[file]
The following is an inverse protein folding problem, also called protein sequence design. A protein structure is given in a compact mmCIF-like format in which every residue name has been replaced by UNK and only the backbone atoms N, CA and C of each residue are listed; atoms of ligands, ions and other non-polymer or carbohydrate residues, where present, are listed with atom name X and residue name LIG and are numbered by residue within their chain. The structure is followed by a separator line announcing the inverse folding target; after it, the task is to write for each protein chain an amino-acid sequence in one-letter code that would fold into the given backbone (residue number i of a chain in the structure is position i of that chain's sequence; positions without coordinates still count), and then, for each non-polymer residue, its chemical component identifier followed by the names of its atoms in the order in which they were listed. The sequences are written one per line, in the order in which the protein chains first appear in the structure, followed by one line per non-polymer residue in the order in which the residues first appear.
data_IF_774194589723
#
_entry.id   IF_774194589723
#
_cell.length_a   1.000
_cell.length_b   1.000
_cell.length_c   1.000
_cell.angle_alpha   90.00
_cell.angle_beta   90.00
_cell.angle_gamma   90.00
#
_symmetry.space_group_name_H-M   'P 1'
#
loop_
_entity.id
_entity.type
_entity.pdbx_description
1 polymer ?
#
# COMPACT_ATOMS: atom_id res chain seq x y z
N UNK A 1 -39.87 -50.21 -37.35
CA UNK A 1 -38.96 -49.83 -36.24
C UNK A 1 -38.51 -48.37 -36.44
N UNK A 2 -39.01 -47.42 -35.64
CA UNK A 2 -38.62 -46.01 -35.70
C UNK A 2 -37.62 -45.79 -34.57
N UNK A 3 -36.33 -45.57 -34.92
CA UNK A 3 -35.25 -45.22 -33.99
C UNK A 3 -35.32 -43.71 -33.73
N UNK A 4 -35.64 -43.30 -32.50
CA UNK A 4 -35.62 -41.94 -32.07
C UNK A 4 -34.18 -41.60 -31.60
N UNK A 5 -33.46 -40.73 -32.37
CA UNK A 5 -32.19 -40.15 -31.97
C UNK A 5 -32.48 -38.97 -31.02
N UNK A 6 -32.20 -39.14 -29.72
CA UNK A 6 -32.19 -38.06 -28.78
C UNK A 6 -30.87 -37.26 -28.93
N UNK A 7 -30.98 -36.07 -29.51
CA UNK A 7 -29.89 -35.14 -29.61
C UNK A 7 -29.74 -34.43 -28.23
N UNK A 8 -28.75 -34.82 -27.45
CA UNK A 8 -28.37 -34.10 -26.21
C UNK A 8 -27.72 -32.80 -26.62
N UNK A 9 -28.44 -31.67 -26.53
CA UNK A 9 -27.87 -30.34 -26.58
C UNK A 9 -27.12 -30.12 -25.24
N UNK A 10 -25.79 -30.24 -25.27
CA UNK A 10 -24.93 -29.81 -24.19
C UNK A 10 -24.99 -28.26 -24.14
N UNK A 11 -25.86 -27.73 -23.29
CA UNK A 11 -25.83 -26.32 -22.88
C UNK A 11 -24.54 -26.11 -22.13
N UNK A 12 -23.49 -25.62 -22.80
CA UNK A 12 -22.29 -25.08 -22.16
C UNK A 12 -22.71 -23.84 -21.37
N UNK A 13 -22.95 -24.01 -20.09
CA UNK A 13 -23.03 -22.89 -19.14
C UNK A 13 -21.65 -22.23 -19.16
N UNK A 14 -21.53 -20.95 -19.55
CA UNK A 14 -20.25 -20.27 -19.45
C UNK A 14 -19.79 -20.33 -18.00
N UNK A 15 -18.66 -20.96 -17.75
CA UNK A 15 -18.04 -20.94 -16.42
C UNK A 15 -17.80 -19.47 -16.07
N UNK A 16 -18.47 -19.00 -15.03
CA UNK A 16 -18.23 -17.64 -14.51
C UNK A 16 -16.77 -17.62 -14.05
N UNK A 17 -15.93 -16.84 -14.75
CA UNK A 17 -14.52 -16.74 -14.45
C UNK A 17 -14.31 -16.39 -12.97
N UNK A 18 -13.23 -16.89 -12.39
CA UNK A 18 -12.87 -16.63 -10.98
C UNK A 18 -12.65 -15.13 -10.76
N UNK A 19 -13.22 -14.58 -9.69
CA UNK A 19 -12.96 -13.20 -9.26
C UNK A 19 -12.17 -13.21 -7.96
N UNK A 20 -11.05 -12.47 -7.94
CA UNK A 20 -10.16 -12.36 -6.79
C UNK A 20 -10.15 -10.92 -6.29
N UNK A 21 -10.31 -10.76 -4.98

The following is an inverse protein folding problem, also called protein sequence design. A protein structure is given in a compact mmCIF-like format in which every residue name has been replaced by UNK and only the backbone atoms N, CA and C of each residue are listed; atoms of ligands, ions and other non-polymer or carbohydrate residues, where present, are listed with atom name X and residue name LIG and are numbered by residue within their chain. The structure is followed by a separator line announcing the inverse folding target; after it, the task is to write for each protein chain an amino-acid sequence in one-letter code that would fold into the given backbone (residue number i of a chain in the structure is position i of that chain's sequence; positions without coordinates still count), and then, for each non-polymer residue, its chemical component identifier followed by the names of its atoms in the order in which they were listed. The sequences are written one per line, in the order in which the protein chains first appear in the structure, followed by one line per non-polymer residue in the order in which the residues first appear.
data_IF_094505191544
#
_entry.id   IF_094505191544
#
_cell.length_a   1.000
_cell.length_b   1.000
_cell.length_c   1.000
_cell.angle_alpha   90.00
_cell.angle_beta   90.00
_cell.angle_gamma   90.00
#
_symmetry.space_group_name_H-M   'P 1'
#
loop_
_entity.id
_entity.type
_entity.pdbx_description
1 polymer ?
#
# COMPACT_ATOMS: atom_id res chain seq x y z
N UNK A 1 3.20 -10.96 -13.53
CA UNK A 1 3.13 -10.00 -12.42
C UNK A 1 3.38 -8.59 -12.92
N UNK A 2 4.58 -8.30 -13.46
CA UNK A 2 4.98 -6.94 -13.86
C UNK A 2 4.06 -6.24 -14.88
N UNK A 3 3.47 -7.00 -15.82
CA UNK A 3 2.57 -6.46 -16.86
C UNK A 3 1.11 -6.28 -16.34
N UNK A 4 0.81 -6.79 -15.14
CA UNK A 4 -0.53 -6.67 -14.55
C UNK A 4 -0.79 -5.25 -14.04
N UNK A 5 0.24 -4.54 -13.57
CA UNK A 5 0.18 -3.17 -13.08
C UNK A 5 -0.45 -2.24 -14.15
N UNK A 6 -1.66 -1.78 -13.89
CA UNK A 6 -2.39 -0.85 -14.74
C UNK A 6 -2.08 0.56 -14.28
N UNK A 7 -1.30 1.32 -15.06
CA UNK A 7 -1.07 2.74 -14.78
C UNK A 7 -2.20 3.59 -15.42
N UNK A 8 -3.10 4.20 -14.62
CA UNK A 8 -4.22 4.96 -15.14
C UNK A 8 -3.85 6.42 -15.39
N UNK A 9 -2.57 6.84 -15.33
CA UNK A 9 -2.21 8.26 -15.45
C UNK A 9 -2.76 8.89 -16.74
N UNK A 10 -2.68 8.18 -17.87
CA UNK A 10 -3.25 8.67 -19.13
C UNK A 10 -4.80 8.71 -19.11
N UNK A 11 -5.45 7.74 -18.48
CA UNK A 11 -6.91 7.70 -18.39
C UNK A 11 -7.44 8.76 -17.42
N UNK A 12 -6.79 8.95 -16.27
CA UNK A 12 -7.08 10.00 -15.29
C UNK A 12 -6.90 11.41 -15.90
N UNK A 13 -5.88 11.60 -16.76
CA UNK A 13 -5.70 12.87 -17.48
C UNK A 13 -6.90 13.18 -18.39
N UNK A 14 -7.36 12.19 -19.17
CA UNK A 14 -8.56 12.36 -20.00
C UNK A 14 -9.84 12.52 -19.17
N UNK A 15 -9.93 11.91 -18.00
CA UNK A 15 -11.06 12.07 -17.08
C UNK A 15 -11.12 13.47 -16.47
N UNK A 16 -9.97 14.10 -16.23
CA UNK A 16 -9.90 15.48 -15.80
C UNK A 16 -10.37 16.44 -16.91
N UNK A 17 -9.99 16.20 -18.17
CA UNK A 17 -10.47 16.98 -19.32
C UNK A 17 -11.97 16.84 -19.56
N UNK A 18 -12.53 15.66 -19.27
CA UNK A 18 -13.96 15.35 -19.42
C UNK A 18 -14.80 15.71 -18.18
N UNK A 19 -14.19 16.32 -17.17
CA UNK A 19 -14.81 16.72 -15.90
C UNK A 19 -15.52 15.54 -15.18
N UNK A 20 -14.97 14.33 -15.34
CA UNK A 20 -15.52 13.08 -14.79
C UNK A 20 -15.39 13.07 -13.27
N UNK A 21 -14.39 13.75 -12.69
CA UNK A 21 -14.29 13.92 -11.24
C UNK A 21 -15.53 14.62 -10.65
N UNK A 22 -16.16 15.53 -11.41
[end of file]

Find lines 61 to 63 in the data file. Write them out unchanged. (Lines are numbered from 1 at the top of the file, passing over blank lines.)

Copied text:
N UNK A 14 -21.53 -20.95 -19.55
CA UNK A 14 -20.25 -20.27 -19.45
C UNK A 14 -19.79 -20.33 -18.00